Methods for Secure Email Use

Although there are various problems that may appear through the use of email services, Internet users can easily minimize the risk by following some simple practices. Email passwords must be strong to make difficult for scammers and hackers to discover them. Attention must also be given to the secret questions and answers that many services use to reset users’ passwords. Users must be cautious in entering their email addresses and password to subscribe to some Web 2.0 service, as their email addresses may be included in spam lists. They must also avoid inviting other users (by entering their email addresses) to subscribe to the same service, since they will become spamming targets.

Users must always remember that banks and financial institutions will never send their clients emails asking them to follow links in order to verify their information (e.g., username, password). Thus, users should never follow links from emails to log in to their web banking service. Such links may lead them to fake websites. Instead, they should type the URL of the banking institution or create a bookmark.

There are certain actions that users should avoid if they receive spam emails. They should not reply to spam emails and should not buy products that are advertised through spam email. They should also activate the spam filter in their email service to minimize the number of incoming spam emails.

Another instance of when email needs to be secured is when users start receiving a large number of bounced spam emails that appear to have been sent from their own email address. The first action users should take is to reset their email account’s password, just in case spammers have hacked into their email account. If the bounced spam emails continue to flow in, users should determine if their PC has been compromised (infected by virus or malware) by scanning it with antivirus and anti-malware software. If the problem is not resolved, the safest thing users can do is to cancel their email accounts.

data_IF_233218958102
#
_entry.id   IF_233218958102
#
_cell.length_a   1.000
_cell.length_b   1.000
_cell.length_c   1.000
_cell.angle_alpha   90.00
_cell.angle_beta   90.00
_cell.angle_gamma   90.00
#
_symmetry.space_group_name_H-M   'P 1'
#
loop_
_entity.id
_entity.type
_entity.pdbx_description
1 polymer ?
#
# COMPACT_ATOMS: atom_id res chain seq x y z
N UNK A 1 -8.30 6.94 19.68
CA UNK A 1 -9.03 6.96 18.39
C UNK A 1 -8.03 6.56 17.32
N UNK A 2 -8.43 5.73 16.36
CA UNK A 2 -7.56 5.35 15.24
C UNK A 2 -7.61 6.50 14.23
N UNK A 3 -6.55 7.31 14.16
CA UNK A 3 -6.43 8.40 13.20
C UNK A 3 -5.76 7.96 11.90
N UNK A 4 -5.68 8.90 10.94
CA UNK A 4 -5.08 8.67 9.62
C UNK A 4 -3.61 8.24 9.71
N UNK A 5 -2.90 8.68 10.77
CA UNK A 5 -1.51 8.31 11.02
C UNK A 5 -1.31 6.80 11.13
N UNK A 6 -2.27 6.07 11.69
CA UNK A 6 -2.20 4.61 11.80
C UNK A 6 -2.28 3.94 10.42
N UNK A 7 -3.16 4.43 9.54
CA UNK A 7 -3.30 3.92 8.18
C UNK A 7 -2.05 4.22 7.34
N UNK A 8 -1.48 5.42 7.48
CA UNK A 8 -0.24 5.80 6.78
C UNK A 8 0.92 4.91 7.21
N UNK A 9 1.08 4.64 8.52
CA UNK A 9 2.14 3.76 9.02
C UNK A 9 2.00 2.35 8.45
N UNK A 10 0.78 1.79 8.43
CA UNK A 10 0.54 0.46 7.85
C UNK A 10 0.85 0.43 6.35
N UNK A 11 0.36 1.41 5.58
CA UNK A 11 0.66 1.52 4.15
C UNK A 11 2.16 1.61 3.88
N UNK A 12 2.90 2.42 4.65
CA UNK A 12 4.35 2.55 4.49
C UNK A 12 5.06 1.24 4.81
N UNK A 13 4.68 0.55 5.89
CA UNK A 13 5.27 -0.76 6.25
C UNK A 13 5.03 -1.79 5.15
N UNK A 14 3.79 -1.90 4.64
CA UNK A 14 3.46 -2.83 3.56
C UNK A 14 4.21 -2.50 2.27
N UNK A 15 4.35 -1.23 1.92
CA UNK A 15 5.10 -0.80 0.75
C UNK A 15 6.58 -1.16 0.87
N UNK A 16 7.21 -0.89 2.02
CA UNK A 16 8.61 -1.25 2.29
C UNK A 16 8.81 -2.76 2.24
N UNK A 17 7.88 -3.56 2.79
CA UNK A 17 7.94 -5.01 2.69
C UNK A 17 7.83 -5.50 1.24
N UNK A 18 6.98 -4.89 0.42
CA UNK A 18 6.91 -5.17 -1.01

Although email is one of the oldest Internet services, it is still one of the most widely used. Since the introduction of email service, there have been many unsuccessful attempts to substitute email with other new services that employ additional and modern characteristics. Many other Internet services, especially social networking services, have incorporated similar messaging features. For example, Facebook offers an internal messaging system for its users. Nevertheless, email continues to be among the top services that Internet users employ daily.

Andreas Veglis

See also Email ; Identity Theft ; Spam

Further Readings

Bradley, Tony. “Minimizing Your Exposure to Email Spoofing.” PCWorld (April 5, 2012). http://www.pcworld.com/article/253305/minimize_your_exposure_to_email_spoofing.html (Accessed September 2017).

Crocker, Dave. “A History of E-Mail: Collaboration, Innovation and the Birth of a System.” Washington Post (March 20, 2012). http://www.washingtonpost.com/national/on-innovations/a-history-of-e-mail-collaboration-innovation-and-the-birth-of-a-system/2012/03/19/gIQAOeFEPS_story.html (Accessed September 2017).

Geier, Eric. “How to Encrypt Your Email.” PCWorld (April 25, 2012). http://www.pcworld.com/article/254338/how_to_encrypt_your_email.html (Accessed September 2017)

Hatton, Les. E-Mail Forensics: Eliminating Spam, Scams and Phishing. London, England: BlueSpear, 2011.

Kamal, Raj. Internet and Web Technologies. New Delhi, India: Tata McGraw-Hill, 2002.

Krebs, Brian. Spam Nation: The Inside Story of Organized Cybercrime—From Global Epidemic to Your Front Door. Naperville, IL: Sourcebooks, 2014.

McAfee. “Email Encryption Made Simple.” White Paper (2012). http://bluekarmasecurity.net/wp-content/uploads/2014/01/McAfee-WhitePaper-Email-Encryption-Made-Simple.pdf (Accessed September 2017).

Norton, Peter. Peter Norton’s Introduction to Computers. Boston, MA: McGraw-Hill Higher Education, 2005.

Partridge, Craig. “The Technical Development of Internet Email.” IEEE Annals of the History of Computing (April–June, 2008). http://ieeexplore.ieee.org/document/4544553/ (Accessed September 2017).

Van Vleck, Tom. The History of Electronic Mail (2001). http://www.multicians.org/thvv/mail-history.html (Accessed September 2017).